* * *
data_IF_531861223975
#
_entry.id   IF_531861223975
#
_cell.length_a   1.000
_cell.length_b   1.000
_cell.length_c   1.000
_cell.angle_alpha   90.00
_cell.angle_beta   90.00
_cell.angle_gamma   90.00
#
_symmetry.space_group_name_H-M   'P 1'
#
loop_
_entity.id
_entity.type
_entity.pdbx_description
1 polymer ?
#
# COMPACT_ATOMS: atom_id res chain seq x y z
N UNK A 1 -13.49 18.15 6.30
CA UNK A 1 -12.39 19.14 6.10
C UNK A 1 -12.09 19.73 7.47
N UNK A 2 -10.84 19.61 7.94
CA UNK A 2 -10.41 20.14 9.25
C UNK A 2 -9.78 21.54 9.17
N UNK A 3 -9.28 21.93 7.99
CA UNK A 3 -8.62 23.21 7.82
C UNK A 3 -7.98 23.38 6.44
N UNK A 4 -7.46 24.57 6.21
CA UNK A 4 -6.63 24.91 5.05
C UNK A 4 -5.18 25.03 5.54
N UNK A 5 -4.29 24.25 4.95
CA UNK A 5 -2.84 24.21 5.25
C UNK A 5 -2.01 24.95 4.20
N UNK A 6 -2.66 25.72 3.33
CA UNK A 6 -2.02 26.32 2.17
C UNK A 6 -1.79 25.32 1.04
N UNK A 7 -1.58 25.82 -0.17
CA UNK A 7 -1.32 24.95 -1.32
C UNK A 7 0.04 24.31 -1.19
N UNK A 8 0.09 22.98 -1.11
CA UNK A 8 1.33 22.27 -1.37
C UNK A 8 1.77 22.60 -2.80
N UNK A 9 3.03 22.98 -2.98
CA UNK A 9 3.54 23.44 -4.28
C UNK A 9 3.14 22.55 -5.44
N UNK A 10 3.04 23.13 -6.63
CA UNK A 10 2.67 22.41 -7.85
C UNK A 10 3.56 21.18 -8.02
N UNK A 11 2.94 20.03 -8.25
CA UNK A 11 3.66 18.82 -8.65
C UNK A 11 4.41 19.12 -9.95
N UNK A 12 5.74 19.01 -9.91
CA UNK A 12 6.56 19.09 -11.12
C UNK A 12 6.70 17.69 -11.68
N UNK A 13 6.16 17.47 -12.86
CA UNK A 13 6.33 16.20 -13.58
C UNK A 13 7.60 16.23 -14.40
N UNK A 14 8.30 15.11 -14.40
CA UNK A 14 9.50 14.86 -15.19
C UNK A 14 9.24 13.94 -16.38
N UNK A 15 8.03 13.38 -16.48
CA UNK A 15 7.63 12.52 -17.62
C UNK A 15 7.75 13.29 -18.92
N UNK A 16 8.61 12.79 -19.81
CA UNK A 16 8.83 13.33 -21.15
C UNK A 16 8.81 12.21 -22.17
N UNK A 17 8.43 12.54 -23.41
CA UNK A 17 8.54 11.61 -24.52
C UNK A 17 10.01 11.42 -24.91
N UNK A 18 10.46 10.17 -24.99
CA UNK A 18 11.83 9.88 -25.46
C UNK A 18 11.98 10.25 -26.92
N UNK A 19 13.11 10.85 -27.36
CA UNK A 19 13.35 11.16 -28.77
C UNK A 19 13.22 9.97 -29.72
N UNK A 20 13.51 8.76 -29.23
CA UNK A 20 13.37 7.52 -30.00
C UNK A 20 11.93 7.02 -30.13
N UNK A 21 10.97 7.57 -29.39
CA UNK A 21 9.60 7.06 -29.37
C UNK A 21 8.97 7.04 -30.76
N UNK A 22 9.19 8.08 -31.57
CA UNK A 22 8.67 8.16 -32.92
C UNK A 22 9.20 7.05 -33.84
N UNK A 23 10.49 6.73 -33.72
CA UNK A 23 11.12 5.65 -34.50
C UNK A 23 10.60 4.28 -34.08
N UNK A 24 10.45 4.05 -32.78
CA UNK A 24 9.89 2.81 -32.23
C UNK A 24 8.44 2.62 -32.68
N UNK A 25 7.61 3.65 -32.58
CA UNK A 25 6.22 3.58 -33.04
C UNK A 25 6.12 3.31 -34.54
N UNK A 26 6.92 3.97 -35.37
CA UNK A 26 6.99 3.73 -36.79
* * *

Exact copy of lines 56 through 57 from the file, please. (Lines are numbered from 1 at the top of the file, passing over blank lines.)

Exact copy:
C UNK A 12 6.70 17.69 -11.68
N UNK A 13 6.16 17.47 -12.86